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Talking Trade blog

The new house: End of open-plan living?


Published 14 May 2020

The four walls of your house feeling a little too close after weeks of lockdown? While work is already underway in imagining the long-term implications of COVID-19 on workplaces, offices, department stores and airports, the house may have received less attention, other than some early thoughts on changes in real estate markets.

Yet shifting patterns of demand from consumers will also likely alter home design in the coming years.  These changes will trigger a range of trade adjustments, including surging demand for some items and a collapse in interest for other products and services. 

The lockdown has driven an increase in television watching and streaming services.  One cable channel in particular, HGTV, which is focused on buying and remodeling houses, saw a 27% increase in viewers in early April. 

After watching a lot of HGTV lately, it seems that nearly every buyer or anyone looking to remodel a home on nearly every show starts with a similar request:  “I want something open concept with a big kitchen for entertaining.” 

Every remodel starts with smashing down walls to create lines of eyesight from every part of the house to every other part.  Buyers want kids to have nowhere to hide. 

After weeks of lockdown, however, “open concept” living is surely going to undergo an adjustment.  The same four walls look more repetitive than ever if they are always the same four walls with no way to escape to another room.  Having everyone always in sight sounds considerably less appealing when everyone in the house is in sight and earshot 24/7.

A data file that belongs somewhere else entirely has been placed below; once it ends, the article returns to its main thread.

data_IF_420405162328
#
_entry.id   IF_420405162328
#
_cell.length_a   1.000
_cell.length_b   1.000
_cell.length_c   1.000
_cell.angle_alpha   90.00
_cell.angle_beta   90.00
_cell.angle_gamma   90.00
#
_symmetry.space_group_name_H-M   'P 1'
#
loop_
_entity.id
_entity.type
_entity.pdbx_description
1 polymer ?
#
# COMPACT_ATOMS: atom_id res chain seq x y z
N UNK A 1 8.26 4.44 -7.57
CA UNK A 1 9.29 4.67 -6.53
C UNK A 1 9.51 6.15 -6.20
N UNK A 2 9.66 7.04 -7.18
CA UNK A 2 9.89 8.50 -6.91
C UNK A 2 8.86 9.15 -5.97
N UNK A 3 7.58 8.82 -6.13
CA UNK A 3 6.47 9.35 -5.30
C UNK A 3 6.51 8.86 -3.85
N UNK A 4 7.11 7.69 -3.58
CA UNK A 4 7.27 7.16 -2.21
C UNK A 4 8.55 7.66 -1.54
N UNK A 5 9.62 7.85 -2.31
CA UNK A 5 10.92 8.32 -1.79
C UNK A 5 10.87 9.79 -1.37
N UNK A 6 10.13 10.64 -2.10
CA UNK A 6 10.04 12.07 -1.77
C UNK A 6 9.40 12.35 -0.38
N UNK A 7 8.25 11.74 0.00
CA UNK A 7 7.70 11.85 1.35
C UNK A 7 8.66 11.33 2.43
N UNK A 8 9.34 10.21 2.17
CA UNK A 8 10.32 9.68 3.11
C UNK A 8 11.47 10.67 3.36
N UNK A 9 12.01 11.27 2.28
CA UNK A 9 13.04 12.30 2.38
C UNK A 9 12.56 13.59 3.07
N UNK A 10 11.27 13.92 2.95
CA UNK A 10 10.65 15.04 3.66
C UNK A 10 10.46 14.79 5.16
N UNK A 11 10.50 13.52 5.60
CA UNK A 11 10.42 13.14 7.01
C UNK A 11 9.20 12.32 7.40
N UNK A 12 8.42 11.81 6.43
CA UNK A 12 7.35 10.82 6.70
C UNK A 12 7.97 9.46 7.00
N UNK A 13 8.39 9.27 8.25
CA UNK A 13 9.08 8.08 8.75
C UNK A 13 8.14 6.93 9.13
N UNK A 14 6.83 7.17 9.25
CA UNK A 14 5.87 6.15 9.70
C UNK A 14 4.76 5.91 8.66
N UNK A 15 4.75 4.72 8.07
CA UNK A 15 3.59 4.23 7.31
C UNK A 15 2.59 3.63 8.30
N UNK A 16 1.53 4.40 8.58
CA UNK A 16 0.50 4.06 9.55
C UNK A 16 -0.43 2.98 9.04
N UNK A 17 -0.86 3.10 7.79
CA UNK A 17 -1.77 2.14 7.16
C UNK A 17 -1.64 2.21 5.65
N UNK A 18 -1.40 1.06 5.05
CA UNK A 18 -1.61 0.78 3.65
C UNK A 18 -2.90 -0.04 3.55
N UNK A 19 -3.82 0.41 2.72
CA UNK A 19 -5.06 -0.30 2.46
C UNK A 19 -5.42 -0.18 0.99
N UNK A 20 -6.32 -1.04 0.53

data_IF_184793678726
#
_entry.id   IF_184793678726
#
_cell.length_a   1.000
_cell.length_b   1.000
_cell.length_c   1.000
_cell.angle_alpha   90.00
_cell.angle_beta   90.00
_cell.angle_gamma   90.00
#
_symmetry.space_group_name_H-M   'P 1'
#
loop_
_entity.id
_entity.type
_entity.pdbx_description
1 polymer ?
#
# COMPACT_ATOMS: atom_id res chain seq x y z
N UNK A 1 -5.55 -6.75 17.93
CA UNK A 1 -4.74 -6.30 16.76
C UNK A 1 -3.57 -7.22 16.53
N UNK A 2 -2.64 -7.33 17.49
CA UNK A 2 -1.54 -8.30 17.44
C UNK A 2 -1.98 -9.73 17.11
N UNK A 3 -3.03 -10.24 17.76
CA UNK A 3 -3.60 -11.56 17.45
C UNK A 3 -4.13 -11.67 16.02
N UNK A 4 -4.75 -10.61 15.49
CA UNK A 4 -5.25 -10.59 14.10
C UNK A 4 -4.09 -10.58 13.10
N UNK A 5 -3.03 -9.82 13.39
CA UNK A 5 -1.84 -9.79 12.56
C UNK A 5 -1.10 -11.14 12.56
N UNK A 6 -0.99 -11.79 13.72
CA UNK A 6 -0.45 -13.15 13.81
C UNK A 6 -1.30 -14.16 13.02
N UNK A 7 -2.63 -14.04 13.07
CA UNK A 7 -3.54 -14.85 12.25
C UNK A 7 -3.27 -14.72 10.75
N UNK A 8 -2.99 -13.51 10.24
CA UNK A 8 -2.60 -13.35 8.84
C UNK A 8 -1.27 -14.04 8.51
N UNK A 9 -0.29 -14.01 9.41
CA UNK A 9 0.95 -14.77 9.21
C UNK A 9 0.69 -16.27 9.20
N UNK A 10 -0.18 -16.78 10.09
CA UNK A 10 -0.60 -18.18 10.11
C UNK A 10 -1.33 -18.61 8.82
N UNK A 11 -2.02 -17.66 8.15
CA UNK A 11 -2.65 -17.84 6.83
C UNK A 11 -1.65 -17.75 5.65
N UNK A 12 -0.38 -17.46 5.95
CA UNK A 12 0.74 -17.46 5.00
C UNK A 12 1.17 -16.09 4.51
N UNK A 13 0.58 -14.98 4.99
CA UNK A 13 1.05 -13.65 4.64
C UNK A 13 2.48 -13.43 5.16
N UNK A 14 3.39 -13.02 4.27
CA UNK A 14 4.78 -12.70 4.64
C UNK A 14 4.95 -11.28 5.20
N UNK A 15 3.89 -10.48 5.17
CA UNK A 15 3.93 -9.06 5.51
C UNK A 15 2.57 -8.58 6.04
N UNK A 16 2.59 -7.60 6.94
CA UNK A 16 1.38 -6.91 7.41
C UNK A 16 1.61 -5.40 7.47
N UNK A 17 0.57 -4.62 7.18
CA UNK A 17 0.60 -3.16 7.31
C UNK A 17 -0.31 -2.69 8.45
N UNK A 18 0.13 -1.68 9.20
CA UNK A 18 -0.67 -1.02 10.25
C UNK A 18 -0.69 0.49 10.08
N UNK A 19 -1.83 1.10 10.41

Consumers will likely be asking for a lot more walls and more doors in a post-COVID period. 

Another new “must have” item: a dedicated home office with a door.  This space will no longer be shared with the kids playroom or the guest bedroom.  It will now need to have an adequately sized desk, a comfortable chair for extended periods of work, decent lighting and sufficient power plugs to run a much wider range of equipment.  Office storage will probably surge as well, as people need to have more files, particularly for employees working from home for indefinite periods.  Desks will also make a return to children’s bedrooms.

Other design changes that seem likely include a return to having a dinner table.  Many families have opted to eliminate the dining space and eat at a breakfast bar or large kitchen island instead.  But sitting in a row is considerably less appealing when it includes three meals a day with everyone and limited ability to have conversations.  Plus, barstools are just not as comfortable as dining chairs.

Internet connectivity will become a critical first question for many homebuyers.  Houses with WiFi dead spots will not be tolerable.  Electrical systems with limited plugs, particularly found in older homes, will get upgraded as consumers grow frustrated with snaking extension cords running everywhere.

Ventilation systems will be upgraded and buyers will ask about airflow, circulation and filtration.  They will demand more outdoor space, including balconies in apartments and condos, and windows that can be opened for additional fresh air. 

Sound deadening products will be making an appearance in the home.  Home cleaning products will proliferate, with new types of storage needed to accommodate an expanded number of items often located in new locations, such as beside the front door to the home.